Those of us who don’t buy a new car every few years, those of us who don’t replace their car until the cost of major repairs begins to equal or exceed the cost of payments on a new(er) car, may tend to keep Tesla cars longer than average. But 20 years is not a realistic goal, unless people are willing to do complete replacements of seats and other interior parts, the suspension systems, and likely many of the electronic parts.

        I think even 15 years is pushing it, for those who can afford the price of a new Model S. The newer cars, with more features, are going to look more and more attractive every year to people who can afford payments on a new Model S or Model X!

  7. Mark C says:

    When you outsource a great majority of your product components, your final product is less differentiated from the competition who is using the same vendors.

    I wonder if they will get that three pointed emblem made in China, too. It will look really nice when the chrome starts peeling!

  8. David Murray says:

    I wonder which is more expensive to build at this point, a nice BEV with 200 miles of range, or a strong PHEV with 40 to 50 miles of range?

    1. Pushmi-Pullyu says:

      Good question.

      GM outsourced the entire EV powertrain to LG Chem for the Bolt EV, which might indicate they expected it to cost more than their in-house development of the Volt.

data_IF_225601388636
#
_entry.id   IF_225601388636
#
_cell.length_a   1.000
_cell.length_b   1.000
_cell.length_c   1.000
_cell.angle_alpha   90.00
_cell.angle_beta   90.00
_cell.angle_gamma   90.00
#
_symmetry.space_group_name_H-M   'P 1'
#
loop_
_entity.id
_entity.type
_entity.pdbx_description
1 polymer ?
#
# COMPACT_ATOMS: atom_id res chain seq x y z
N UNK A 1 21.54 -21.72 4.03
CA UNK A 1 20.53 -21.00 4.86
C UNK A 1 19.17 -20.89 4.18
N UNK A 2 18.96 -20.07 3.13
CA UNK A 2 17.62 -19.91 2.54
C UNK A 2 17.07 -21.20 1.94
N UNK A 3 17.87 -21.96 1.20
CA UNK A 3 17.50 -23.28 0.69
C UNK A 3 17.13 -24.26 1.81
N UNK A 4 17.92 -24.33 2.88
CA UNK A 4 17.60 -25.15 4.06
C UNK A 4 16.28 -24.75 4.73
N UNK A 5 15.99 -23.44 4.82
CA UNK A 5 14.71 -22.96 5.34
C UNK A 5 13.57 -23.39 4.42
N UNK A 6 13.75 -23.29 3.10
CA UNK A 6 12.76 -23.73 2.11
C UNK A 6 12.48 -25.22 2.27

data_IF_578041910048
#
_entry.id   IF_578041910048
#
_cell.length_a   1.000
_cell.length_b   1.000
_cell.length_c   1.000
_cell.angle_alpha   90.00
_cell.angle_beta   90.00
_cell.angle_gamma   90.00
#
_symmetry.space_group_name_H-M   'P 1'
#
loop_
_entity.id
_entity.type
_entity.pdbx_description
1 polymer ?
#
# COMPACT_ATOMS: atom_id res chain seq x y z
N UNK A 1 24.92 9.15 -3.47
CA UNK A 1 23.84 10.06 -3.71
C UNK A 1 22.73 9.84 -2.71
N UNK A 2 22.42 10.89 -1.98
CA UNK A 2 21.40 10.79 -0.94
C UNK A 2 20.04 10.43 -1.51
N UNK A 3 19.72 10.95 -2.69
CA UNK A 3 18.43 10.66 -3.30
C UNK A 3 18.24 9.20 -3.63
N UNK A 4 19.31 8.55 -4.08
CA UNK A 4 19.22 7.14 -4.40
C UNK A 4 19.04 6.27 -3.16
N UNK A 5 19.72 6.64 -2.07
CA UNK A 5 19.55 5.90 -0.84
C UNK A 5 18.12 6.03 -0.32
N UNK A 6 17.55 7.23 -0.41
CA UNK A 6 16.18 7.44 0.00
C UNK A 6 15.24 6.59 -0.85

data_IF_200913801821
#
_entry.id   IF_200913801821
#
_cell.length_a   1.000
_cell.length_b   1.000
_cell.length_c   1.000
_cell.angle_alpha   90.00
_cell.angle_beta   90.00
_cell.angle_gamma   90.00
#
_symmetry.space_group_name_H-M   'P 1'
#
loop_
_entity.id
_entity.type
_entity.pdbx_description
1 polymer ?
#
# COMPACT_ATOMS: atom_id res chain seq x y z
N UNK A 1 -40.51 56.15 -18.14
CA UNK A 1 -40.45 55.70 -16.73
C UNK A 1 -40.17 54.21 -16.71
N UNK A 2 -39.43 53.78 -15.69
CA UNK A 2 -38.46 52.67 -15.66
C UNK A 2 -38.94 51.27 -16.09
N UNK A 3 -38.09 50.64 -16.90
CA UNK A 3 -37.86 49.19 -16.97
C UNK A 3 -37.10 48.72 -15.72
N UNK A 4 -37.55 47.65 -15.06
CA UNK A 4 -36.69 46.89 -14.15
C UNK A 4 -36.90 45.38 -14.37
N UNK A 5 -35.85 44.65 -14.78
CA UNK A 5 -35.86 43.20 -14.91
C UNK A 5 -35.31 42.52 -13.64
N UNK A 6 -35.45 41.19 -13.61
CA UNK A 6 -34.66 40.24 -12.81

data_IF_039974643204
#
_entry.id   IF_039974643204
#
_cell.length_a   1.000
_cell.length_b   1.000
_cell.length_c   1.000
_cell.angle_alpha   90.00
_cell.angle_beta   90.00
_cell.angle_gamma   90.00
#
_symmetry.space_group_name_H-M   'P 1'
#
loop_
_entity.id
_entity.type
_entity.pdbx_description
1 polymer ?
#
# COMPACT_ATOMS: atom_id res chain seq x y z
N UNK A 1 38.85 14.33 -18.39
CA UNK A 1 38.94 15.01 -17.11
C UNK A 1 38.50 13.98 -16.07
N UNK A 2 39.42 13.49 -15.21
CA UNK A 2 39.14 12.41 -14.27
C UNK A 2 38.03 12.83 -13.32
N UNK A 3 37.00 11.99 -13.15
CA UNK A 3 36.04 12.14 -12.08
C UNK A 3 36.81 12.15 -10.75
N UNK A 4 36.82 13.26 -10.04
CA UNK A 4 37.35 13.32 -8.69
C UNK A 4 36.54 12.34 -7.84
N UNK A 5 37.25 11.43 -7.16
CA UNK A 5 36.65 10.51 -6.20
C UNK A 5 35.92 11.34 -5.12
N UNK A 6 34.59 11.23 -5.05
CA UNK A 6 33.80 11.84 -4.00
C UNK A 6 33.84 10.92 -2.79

On the other hand, GM expected the Volt to sell a lot better than it actually is, but they intentionally limited production of the Bolt EV, so they knew the latter would have a higher per-unit cost.

      So actually, GM outsourcing so much of the Bolt EV probably isn’t an indication that BEVs are more expensive to make.

  9. bro1999 says:

    You’ll be surprised how many flat-earthers are still out there.

    1. sveno says:

      and convex earthers!

      There is a cool solution however.

      Cheap, personal, electric aircraft – go see for yourself, no need to theorize 🙂

      Then we only have to worry about the moon bases 😀

      1. Pushmi-Pullyu says:

        Nah, the flat-earthers have an explanation for that. The atmosphere distorts light in such a fashion that it creates the optical illusion that the earth’s surface is curved, when you get high enough into the air.

        Of course, the entire space program is a hoax, because you can’t actually orbit the flat earth!

        Honest, would the flat-earthers lie to you?
        😀

        1. Jim J Fox says:

          FLAT- “spread out like a carpet” [rectangular?]- koran; perfect word of allah, impossible to be wrong!

  10. Tony Marco says:

    What! The world is round?? I’m sure they still think it’s flat!

    Poor Poor Daimler!

    1. Jim J Fox says:

      Sir Terence David John “Terry” Pratchett, OBE (28 April 1948 – 12 March 2015) was an English author of fantasy novels, especially comical works. He is best known for his DISCWORLD series of 41 novels.

      1. jelloslug says:

        The turtle agrees…

  11. Pushmi-Pullyu says:

    “…many compact Mercedes models were sold with Renault engines, without prompting complaints.”

    Well I’m shocked, SHOCKED I say! Why, next you’ll be telling me that today, most car buyers make buying decisions on such things as style, comfort, and luxury features… rather than on whose logo happens to be on the engine hidden away under the hood.

    /snark

    1. bogdan says:

      Of course there aren’t any prompting complaints. Renault has the best engines, unlike Mercedes…

  12. Jason says: